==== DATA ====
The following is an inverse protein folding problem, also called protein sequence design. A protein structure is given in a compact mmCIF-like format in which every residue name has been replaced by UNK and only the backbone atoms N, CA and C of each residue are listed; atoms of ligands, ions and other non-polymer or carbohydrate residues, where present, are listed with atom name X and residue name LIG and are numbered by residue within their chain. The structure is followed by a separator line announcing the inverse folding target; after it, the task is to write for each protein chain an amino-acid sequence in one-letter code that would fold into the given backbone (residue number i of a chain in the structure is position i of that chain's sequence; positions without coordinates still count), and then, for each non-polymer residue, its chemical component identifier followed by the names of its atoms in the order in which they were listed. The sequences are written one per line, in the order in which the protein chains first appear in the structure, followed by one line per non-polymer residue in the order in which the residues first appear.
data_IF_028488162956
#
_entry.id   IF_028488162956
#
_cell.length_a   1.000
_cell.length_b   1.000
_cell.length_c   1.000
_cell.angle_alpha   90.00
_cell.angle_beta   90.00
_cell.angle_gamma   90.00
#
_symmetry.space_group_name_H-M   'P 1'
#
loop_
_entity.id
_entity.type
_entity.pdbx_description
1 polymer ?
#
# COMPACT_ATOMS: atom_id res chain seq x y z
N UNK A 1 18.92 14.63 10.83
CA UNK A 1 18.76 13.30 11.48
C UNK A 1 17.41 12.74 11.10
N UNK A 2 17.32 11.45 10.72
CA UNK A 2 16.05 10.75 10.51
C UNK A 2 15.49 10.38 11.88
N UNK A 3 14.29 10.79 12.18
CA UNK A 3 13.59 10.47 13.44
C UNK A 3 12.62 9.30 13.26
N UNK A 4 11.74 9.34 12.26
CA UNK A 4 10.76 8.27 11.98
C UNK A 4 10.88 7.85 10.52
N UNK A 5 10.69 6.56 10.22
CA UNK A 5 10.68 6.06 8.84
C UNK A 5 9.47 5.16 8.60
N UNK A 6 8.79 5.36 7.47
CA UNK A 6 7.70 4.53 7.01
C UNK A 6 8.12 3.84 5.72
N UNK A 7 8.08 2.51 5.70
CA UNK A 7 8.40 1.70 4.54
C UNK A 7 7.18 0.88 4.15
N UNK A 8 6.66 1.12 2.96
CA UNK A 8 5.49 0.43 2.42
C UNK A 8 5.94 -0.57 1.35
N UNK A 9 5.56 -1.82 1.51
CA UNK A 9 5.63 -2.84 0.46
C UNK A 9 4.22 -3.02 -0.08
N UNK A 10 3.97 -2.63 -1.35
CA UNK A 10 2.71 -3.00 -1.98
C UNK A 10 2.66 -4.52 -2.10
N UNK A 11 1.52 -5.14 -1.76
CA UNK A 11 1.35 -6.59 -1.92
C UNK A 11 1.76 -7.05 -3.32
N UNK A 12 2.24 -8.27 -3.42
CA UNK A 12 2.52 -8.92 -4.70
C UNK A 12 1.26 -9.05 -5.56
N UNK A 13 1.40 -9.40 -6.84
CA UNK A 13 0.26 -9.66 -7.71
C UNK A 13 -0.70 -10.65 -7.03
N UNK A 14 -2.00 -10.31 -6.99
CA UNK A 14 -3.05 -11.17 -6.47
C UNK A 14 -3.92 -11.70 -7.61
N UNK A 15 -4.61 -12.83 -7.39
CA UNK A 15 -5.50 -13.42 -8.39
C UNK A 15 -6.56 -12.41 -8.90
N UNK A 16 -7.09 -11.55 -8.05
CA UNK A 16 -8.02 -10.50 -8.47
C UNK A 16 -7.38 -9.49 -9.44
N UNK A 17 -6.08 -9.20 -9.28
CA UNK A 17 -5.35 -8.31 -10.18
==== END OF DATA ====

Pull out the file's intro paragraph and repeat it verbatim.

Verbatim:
The following is an inverse protein folding problem, also called protein sequence design. A protein structure is given in a compact mmCIF-like format in which every residue name has been replaced by UNK and only the backbone atoms N, CA and C of each residue are listed; atoms of ligands, ions and other non-polymer or carbohydrate residues, where present, are listed with atom name X and residue name LIG and are numbered by residue within their chain. The structure is followed by a separator line announcing the inverse folding target; after it, the task is to write for each protein chain an amino-acid sequence in one-letter code that would fold into the given backbone (residue number i of a chain in the structure is position i of that chain's sequence; positions without coordinates still count), and then, for each non-polymer residue, its chemical component identifier followed by the names of its atoms in the order in which they were listed. The sequences are written one per line, in the order in which the protein chains first appear in the structure, followed by one line per non-polymer residue in the order in which the residues first appear.